Captain Yardon and myself embarked in this boat on account of the value of its cargo, and away we went amidst the cheers of the dusky paddlers.

Tlie two other canoes took the surf first.
The rollers were terrific, and the boats seemed buried in the seething spray without a chance of coming out of it safely, but they reached the shore without upsetting.
The captain himself had misgivings as to the result of our venture.
I advised him to put on his life-belt, but in the excitement of the moment he neglected the precaution.
We now came near the ranges of breakers, and our only chance of safety was to ride on the back of one of those smoother rollers

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which from time to time swelled up and arched gently over, but with headlong speed, towards the shore.
We had not, however, the good fortune to be borne by it in safety ; our boatmen, in their great  anxiety to avoid a mishap, were not venturesome enough, they waited a few moments too long.
Instead of carrying us onward, the huge wave broke over our canoe, upsetting it and hurling us to a distance away from it.
Heavy, short breakers now succeeded each other with awful rapidity ; the sea all around became one mass of foaming billows ; and in a few moments we were almost exhausted with the buffetings we received.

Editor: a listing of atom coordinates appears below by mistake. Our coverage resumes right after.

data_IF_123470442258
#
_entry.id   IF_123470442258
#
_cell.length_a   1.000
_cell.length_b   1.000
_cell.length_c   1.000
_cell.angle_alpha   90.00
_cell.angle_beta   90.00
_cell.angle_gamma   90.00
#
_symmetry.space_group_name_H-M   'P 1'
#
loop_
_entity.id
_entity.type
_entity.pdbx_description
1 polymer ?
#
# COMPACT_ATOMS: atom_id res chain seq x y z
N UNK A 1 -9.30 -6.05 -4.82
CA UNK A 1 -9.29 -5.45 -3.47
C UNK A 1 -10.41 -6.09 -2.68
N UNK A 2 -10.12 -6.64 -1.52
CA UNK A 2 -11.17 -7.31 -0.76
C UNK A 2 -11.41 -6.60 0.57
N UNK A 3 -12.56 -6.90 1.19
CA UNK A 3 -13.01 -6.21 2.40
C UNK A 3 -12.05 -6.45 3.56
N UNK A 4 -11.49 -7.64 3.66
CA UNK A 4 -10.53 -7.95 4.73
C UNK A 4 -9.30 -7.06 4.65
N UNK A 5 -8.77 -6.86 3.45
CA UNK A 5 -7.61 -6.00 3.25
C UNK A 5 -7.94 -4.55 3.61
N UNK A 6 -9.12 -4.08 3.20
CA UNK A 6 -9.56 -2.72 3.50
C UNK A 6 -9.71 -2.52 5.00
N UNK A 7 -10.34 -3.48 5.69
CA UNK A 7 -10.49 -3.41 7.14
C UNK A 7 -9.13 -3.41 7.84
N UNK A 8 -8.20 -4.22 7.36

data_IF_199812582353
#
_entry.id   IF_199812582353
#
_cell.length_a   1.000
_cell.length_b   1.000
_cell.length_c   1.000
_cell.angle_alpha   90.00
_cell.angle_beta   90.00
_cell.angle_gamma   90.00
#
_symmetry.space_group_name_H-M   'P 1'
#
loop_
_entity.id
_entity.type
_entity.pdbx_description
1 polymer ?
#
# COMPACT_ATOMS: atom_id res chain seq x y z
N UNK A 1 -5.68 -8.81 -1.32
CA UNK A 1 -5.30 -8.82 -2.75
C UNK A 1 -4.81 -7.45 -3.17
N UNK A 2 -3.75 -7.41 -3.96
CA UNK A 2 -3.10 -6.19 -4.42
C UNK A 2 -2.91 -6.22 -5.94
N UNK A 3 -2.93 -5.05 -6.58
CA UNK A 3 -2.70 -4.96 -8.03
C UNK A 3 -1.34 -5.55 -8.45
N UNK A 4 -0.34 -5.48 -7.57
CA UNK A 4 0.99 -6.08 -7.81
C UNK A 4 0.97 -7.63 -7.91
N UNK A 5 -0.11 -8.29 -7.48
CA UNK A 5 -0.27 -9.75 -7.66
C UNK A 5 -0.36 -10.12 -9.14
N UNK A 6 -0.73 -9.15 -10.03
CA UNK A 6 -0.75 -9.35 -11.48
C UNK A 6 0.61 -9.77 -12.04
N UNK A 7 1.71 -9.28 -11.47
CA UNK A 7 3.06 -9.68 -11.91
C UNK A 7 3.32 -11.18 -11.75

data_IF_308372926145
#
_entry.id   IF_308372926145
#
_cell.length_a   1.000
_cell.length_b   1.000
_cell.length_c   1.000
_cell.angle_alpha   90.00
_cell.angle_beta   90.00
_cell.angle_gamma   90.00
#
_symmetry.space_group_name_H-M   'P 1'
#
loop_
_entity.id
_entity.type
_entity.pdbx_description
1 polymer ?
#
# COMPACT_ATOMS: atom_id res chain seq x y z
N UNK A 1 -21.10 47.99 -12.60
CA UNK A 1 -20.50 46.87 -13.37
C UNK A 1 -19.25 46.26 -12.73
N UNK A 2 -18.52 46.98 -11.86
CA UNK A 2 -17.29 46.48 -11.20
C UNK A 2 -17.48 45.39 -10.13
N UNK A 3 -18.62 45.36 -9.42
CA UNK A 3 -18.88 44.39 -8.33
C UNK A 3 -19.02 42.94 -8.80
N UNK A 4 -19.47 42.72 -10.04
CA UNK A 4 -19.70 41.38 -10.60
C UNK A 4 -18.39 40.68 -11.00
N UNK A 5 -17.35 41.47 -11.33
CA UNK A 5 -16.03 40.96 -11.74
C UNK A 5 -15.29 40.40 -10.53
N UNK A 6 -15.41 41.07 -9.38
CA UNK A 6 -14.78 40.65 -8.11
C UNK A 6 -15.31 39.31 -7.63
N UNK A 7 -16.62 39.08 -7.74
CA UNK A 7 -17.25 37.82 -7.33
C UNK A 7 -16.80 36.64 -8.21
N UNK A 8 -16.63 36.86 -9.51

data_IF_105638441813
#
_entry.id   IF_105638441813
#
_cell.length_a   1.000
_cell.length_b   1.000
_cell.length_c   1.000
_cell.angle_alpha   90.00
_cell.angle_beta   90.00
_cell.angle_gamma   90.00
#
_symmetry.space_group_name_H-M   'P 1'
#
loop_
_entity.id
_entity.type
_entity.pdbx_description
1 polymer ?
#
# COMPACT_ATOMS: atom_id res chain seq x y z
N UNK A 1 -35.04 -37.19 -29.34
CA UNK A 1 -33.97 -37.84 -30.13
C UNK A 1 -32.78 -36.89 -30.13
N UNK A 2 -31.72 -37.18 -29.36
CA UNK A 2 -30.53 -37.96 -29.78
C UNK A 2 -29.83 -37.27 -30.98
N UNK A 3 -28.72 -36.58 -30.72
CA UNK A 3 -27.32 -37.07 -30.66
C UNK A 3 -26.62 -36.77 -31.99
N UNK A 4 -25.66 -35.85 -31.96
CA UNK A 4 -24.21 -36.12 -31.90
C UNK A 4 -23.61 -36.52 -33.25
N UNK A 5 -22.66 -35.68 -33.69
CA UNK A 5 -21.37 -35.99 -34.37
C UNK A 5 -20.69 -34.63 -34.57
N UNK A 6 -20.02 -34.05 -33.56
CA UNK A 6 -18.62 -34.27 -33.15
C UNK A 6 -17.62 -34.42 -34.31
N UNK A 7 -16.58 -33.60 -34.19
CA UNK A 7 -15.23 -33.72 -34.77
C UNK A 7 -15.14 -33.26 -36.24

The negroes who had formed the crew of the canoe, most of whom were my own "boys," companions of my former expedition, swam towards me, and with great exertions kept me from sinking.
They assisted me to divest myself of my shoes and my coat, the pockets of which were filled with small weighty articles, and as I became weaker, through the effects of drinking so much salt water, they swam under me and buoyed me up with their own bodies. I caught a glimpse of poor Captain Yardon at a distance from me, struggling with the waves ; the men had devoted all their attentions to me, so I shouted to some of them to go and help him.
Meantime, several unsuccessful attempts were made by the negroes ashore to launch canoes to the rescue, but they were all swamped one after the other.
Nothing could be done until the tumult of the waves subsided ; for after the breakers have spent their fury there is usually a lull, and it is during these lulls, which are, however, very uncertain and limited in

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their duration, that the only chances occur of reaching this difficult shore.
When the sea is rough, in the height of the dry season, these lulls do not occur for days together.
A favourable moment at length arrived ; a canoe reached us, and we were delivered from our perilous situation.

This was the fifth time during my experience of this coast that I had been upset in the breakers, and saved by the exertions of these faithful negroes.

Du Chaillu, Paul B.:
A Journey to Ashango-Land : and further penetration into equatorial Africa 
Translated from rthe French by Richard Owen.
 D. Appleton and Co., New York,1867.

Internet Archive

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Geoff Cater (2013) : Paul Du Chaillui : Surf Canoeing, Africa, 1863.